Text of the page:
Baldur’s Gate 3 – Build Guide / The Bonk Monk (Tactician)

The Bonk Monk is a super good build that has carried me to victory in Tactician. Not only is it powerful as ♥, it also is really fun to play and has a nice power curve where most levels are super useful.

The goal is obviously to make unarmed attacks hit as hard as possible, with a nice emphasis on movement and versatility.

I will try and walk you through everything you need to know to play this build: which multiclassing to take and when, which loot to use, etc. There are minor spoilers regarding items locations. Spoilers tags will be used where necessary.

Character Creation


Usually, the two most important characteristics for a Monk are Dexterity and Wisdom. The first one both gives you more defense and can be used in lieu and place of Strength for unarmed attack rolls, and the second is also added to your defense so long as you wear no armor.

That said, with this particular build, we’re going to use a particular perk that requires high strength rather than dexterity. So this is what we want to go for:


What this means is we’re going to have less defense, but a lot more damage than a dexterity based monk.


Species honestly doesn’t matter too much, so you can go with what you like.

I went with Half-Orc because I was hoping the brutal critical perk would work on unarmed attacks, but it didn’t seem to be the case. That said, getting the free revive once per long rest is pretty nice for this build as it is kind of risky.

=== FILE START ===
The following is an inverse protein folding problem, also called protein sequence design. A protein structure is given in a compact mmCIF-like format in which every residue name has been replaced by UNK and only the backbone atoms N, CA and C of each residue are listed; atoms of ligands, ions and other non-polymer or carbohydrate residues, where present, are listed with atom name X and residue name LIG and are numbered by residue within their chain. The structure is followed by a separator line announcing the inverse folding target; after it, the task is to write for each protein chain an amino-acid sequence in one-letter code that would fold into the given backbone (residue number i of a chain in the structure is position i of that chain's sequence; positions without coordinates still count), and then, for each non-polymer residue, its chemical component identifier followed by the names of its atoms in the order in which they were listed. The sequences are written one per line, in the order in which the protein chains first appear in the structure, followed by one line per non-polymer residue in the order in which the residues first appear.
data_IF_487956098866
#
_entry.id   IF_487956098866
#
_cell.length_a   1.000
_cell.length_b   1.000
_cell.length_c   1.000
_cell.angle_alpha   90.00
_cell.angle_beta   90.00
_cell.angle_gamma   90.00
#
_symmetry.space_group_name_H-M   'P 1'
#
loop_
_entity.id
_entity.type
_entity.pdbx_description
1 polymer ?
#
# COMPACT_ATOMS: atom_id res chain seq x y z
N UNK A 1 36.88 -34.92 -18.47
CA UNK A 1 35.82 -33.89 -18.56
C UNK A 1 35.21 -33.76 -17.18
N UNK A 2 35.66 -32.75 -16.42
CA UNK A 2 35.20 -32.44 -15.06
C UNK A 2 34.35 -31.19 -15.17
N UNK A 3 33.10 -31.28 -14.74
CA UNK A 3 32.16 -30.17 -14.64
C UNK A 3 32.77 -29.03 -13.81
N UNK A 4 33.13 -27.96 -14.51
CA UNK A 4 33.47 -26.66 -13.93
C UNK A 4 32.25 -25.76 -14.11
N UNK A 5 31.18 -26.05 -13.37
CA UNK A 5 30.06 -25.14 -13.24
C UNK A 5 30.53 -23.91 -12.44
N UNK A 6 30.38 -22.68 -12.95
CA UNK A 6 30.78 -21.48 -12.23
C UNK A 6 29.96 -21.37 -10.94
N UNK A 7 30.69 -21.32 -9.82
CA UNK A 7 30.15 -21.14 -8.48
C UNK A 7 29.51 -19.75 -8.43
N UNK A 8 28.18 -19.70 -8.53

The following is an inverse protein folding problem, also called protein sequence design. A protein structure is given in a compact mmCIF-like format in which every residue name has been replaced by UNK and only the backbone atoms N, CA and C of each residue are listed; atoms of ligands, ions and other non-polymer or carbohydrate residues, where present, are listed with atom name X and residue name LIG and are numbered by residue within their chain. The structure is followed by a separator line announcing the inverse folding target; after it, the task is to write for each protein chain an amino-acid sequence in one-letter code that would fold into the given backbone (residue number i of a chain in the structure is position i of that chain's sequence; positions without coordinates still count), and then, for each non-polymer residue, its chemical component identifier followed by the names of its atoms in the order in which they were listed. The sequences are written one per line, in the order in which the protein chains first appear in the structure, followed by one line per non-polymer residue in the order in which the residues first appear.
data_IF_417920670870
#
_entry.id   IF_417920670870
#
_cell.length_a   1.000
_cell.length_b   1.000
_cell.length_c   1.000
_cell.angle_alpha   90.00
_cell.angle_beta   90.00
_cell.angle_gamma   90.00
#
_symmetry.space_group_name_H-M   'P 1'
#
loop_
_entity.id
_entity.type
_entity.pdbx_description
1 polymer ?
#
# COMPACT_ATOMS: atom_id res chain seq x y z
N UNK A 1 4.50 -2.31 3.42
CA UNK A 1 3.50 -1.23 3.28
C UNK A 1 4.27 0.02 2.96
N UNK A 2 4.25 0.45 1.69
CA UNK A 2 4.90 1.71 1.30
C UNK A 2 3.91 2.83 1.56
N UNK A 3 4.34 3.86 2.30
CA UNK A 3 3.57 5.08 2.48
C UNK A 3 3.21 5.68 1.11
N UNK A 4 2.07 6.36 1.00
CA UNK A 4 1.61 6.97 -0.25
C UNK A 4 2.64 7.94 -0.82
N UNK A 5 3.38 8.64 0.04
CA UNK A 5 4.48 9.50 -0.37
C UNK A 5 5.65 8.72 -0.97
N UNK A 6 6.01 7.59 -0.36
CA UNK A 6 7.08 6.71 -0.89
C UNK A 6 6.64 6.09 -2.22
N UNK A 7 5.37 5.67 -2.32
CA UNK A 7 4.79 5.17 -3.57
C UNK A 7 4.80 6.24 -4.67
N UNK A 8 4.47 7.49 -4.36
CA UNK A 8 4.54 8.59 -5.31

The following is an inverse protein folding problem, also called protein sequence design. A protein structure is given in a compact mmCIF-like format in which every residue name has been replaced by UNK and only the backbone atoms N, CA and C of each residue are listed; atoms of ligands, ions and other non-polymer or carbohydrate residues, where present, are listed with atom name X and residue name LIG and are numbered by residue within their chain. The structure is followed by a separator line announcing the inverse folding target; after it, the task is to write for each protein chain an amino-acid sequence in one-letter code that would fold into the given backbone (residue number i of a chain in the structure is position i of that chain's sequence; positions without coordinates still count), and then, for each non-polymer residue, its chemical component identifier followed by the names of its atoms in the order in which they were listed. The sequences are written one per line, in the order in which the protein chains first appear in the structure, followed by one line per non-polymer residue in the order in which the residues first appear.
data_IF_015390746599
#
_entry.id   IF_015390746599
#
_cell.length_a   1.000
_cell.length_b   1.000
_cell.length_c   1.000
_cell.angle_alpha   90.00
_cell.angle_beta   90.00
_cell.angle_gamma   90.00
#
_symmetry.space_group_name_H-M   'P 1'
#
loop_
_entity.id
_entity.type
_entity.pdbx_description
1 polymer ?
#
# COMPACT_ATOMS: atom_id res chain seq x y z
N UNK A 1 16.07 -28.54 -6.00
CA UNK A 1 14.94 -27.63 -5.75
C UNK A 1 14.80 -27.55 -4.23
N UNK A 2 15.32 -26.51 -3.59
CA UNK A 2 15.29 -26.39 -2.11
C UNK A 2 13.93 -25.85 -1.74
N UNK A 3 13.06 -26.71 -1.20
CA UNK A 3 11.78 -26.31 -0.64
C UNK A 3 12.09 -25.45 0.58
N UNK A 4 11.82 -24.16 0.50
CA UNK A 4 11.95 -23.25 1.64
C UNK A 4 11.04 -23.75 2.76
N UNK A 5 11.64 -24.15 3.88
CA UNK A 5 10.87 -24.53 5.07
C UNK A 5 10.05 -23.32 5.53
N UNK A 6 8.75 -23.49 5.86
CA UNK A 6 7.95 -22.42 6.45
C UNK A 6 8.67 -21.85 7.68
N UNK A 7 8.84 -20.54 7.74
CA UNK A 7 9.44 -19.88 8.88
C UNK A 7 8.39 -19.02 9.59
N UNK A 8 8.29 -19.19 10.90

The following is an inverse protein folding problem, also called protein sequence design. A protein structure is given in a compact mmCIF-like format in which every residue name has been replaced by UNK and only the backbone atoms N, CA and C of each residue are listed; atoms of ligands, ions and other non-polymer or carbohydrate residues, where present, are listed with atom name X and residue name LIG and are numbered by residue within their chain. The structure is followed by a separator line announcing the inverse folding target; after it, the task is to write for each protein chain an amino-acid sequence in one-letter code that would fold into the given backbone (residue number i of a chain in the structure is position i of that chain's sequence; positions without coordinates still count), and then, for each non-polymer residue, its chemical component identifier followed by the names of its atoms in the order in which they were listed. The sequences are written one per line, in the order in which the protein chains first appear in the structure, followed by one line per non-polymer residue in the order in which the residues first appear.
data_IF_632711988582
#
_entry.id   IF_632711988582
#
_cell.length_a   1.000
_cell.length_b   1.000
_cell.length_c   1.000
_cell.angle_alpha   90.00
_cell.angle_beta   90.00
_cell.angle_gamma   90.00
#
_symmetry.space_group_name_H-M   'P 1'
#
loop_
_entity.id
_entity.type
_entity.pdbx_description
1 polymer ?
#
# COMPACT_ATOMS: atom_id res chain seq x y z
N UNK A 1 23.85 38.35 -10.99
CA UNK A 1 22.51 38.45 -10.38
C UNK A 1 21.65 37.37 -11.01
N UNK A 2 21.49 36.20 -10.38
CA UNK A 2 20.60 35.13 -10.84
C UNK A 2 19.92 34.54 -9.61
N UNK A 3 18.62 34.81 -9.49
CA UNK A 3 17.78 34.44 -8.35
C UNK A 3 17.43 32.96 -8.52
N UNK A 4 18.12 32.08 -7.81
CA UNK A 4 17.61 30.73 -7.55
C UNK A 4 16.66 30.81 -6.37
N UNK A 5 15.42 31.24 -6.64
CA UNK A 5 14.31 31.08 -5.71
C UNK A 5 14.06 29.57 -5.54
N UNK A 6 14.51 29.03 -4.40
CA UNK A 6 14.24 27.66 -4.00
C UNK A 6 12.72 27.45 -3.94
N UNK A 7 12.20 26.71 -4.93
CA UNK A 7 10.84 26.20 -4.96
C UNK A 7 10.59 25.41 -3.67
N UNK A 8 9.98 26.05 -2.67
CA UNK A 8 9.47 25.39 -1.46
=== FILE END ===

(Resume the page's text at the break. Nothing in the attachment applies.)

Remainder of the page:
You can also go for Wood elf to have (even) better movement. But as I said, it’s really up to you. This build doesn’t require any particular species.

The Leveling Plan

Levels 1 to 5 – Monk basics

If you’re familiar with multiclassing in this game, you probably know that you usually want to get Extra attack as fast as possible – that is, at level 5 – before multiclassing. This is pretty much what we’re going to do here.

Of course, a Monk can do two attacks per turn starting at level 1, using a bonus action. But having two attacks in a single action is even better!

Level 2 – Step of the wind actions

With this level, you can dash and disengage using a Ki point and bonus action, rather than a regular action. This can be very useful.

Level 3 – Way of the open hand subclass

The way I see it, all Monk subclasses are pretty fun to play, and you could probably make your own choice here. My personal preference goes to Way of the open hand, which is going to allow us to add special effects to your “Flurry of blows” skill.

Beind able to make an enemy go prone, push them away, or simply deny them reactions is incredibly useful, especially with a build that is going to be rather squishy.